Setting the Standard
During the first years after eBay's appearance, several other online auction sites started appearing. Some followed a “business-to-business” approach. Some focused on “business-to-consumer” auctions. But eBay ran away with the “person-to-person” auction market and left its other competitors gaping — and gasping — at its numbers.
On its third anniversary, eBay issued a press release on September 15, 1998, acknowledging the pending emergence of a new competitor, Yahoo! Auctions. The release also noted pointedly that eBay now had more than one million registered users, with some 700,000 available items and about 70,000 new items being listed for auction each day. Meg Whitman, eBay's chief executive officer, cautioned Yahoo! and other would-be competitors that “any company entering this space must understand the level of personalized support and attention the online person-to-person trading community demands.”
This was not simply self-defensive posturing by eBay. Almost from its outset, eBay had zeroed in on four key factors that would drive its success: customer support, trust and safety, community, and choice.
By 1998, as its new competitors tried to gain traction, eBay already was running a twenty-four-hour/seven-day-a-week customer support department and hosting two live public forums. There, eBay support personnel fielded questions from eBay users and posted the answers so all other users could learn from them. Ms. Whitman stated, “eBay takes care of its registered users.” It was not an overblown boast. It was a warning to would-be competitors that they would have to do better to overtake eBay's huge lead.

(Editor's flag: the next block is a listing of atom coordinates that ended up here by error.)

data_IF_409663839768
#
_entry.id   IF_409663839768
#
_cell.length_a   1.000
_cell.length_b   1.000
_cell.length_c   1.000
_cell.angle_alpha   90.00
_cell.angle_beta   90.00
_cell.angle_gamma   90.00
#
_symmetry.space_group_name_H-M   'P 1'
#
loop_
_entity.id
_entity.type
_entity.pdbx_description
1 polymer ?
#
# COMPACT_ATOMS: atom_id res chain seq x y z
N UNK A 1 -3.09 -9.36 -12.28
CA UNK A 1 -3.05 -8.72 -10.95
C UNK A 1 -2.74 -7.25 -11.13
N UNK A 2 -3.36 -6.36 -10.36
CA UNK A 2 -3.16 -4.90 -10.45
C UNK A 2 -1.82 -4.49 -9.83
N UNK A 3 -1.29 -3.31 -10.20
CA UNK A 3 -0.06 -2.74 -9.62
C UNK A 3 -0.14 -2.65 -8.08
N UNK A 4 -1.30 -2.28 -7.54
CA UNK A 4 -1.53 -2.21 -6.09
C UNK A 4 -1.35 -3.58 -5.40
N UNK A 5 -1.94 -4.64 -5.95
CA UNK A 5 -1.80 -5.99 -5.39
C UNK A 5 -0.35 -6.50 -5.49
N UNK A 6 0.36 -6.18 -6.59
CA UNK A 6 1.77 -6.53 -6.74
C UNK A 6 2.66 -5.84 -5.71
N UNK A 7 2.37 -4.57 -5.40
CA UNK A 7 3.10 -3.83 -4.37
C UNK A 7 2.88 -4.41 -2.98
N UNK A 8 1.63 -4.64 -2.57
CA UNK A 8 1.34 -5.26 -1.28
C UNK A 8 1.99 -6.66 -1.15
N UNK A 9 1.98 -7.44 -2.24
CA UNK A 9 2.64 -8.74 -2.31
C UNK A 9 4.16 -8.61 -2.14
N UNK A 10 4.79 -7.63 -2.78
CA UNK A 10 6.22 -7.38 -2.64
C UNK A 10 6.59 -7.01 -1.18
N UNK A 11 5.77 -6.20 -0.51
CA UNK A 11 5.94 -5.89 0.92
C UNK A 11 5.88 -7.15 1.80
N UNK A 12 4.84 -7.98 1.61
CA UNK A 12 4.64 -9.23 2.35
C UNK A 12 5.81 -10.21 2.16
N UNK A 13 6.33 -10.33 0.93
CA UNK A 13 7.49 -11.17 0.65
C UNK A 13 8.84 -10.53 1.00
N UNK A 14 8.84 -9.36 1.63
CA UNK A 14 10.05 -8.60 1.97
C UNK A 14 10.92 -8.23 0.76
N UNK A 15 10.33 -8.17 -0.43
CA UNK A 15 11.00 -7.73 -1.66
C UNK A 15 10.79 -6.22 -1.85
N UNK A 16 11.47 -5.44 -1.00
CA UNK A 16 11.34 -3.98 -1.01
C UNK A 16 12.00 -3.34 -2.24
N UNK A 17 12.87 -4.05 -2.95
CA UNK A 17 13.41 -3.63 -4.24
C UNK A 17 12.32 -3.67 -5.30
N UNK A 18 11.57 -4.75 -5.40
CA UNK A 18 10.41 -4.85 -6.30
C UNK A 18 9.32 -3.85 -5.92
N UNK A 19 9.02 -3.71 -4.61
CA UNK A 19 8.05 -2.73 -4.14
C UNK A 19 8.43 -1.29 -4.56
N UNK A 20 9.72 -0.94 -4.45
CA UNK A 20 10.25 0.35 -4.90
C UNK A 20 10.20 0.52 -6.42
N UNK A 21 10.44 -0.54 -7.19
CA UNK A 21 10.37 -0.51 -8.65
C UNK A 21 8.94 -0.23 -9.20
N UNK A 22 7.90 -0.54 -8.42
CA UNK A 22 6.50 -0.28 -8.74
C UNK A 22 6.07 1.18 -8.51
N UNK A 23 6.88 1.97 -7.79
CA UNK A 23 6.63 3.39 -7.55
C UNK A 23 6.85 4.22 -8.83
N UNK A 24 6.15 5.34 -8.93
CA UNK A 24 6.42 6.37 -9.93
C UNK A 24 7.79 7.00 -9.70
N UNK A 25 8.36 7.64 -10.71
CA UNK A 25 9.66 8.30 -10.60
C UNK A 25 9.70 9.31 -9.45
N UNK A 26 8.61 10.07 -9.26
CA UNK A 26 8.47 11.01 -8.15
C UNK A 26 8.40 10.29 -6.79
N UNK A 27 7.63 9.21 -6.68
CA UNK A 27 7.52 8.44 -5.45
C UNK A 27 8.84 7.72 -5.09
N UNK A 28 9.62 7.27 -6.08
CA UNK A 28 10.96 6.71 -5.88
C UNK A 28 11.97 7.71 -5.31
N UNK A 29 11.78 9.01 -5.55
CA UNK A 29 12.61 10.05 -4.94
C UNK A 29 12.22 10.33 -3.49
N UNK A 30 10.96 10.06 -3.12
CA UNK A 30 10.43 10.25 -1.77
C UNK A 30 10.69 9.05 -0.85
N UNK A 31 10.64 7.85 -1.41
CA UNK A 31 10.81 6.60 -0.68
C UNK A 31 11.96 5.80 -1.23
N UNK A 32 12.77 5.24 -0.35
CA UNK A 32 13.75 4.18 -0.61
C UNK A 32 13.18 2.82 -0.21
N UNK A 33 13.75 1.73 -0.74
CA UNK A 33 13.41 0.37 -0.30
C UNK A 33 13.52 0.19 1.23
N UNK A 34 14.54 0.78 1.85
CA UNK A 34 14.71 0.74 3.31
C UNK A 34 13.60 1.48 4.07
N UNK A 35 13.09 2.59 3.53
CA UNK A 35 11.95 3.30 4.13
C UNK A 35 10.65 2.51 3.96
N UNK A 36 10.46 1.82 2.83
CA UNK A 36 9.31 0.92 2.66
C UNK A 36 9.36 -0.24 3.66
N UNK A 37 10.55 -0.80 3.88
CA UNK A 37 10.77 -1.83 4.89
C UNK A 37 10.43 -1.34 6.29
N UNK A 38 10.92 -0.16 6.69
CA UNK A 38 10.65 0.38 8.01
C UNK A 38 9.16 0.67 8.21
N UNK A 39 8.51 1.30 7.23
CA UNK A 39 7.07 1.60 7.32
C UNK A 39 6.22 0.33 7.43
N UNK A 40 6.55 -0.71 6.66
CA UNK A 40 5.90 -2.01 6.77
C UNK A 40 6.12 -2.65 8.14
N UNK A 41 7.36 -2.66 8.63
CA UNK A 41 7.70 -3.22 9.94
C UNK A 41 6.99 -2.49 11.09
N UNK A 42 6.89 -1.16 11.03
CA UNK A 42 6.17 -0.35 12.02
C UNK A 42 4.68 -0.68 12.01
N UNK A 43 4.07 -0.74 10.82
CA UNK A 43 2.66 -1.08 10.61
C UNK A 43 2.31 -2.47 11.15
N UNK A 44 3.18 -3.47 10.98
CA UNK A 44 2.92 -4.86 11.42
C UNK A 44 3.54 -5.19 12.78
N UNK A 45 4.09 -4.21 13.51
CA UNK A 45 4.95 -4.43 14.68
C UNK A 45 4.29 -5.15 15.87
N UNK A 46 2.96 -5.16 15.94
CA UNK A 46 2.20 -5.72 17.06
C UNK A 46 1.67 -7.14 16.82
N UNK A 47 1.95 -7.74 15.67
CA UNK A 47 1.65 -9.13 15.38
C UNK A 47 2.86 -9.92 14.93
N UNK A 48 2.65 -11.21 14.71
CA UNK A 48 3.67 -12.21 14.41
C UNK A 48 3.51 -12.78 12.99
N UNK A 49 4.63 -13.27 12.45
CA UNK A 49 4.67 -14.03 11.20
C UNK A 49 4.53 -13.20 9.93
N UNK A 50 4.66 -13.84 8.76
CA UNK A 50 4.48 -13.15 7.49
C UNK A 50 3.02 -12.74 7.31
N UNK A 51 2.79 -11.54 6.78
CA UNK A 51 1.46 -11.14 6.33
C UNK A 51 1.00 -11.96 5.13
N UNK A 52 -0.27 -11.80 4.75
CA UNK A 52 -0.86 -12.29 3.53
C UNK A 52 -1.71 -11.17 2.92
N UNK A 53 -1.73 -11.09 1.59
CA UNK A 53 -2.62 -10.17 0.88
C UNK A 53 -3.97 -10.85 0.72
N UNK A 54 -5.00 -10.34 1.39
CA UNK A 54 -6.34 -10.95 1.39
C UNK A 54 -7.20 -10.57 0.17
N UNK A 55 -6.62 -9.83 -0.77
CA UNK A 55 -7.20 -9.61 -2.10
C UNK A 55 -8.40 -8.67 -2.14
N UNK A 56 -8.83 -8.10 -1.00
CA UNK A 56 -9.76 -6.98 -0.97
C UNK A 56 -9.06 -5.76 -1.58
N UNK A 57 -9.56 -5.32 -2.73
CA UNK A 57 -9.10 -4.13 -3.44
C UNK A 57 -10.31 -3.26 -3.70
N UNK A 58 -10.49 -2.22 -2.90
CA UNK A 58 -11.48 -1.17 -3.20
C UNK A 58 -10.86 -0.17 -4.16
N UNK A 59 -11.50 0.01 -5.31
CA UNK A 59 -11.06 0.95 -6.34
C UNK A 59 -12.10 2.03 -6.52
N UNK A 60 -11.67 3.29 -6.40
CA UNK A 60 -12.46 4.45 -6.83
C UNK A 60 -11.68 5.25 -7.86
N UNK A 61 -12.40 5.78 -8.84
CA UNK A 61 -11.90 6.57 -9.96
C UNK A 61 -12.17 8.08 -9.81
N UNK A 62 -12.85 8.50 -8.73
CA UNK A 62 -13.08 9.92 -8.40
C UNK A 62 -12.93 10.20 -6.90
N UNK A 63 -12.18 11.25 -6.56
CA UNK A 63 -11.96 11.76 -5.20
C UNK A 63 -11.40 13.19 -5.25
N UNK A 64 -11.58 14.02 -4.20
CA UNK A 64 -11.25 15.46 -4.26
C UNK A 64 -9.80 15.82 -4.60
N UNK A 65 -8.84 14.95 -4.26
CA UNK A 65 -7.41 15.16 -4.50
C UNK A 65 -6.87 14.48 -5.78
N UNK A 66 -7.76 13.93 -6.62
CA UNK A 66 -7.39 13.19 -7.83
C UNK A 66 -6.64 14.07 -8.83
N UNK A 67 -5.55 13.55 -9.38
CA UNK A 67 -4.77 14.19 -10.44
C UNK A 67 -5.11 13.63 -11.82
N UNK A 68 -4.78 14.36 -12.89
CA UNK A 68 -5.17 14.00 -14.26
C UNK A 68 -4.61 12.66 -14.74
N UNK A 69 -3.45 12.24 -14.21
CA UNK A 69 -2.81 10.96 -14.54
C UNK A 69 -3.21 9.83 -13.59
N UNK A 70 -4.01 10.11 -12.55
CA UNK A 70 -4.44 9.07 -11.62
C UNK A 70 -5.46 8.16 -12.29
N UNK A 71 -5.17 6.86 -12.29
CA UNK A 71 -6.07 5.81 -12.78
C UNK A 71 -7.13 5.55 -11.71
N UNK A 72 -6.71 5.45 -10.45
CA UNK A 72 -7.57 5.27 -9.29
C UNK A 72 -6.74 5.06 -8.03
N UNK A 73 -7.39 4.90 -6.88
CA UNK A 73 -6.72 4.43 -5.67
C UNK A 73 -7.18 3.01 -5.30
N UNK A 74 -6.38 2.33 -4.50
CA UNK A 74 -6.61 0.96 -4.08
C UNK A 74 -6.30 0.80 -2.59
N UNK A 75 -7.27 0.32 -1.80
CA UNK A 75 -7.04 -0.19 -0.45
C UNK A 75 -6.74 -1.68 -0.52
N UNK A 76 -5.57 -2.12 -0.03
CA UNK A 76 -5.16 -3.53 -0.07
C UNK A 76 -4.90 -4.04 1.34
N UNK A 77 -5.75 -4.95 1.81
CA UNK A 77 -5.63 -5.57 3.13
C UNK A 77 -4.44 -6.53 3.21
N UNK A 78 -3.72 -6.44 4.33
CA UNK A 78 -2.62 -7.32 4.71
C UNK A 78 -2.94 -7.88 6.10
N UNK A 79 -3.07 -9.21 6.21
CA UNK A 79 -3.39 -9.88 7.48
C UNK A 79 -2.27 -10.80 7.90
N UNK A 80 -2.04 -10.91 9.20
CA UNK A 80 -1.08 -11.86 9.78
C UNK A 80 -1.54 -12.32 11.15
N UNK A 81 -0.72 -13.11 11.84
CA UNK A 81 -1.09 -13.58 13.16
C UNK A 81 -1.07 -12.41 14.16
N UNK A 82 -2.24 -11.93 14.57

In recent years, eBay has automated more and more of its features for sellers and buyers. But its customer support and online forums remain key factors in the site's remarkable and still-burgeoning success.
Trust and Safety
It takes a leap of faith and trust to buy items sight unseen from distant strangers. Early adopters of the online auction concept were rewarded with a remarkably convenient way to buy and sell. Unfortunately, fraudsters showed up, too, and began taking buyers' money but shipping goods that did not meet the online descriptions. Sometimes, nothing was shipped at all. Buyers could not always trust sellers, and honest sellers sometimes ran into dishonest buyers who schemed ways to get merchandise for free or unwarranted refunds.
To help fight this trend, eBay pioneered the Feedback Forum, where buyers and sellers can post comments — good, bad, or neutral — about their dealings with each other. This feature, along with the ability to block or cancel bids from questionable buyers, quickly leveled the playing field. Today, on eBay and many other online auction sites, a strongly positive feedback score is a precious commodity. Good sellers and buyers work very hard to keep their ratings high. The comments posted for their transactions are available for all to read. Fraud still happens. But the instances are rare.
In 1998, Meg Whitman told
Both eBay's creator and its early management team knew that the site's growth would be driven by the number of auction categories it could offer. The more choices eBay could make available, the more buyers and sellers would show up and draw other buyers and sellers. By its third year of operation, 1998, eBay had swelled to more than 700,000 concurrent auctions, and more than 70,000 new items were being added each day.
Seven years later, in mid-2005, eBay was reporting a record 440.1 million auction item listings, just in one quarter, and it had more than 157 million confirmed registered users. Many thousands of new auction listings were being added each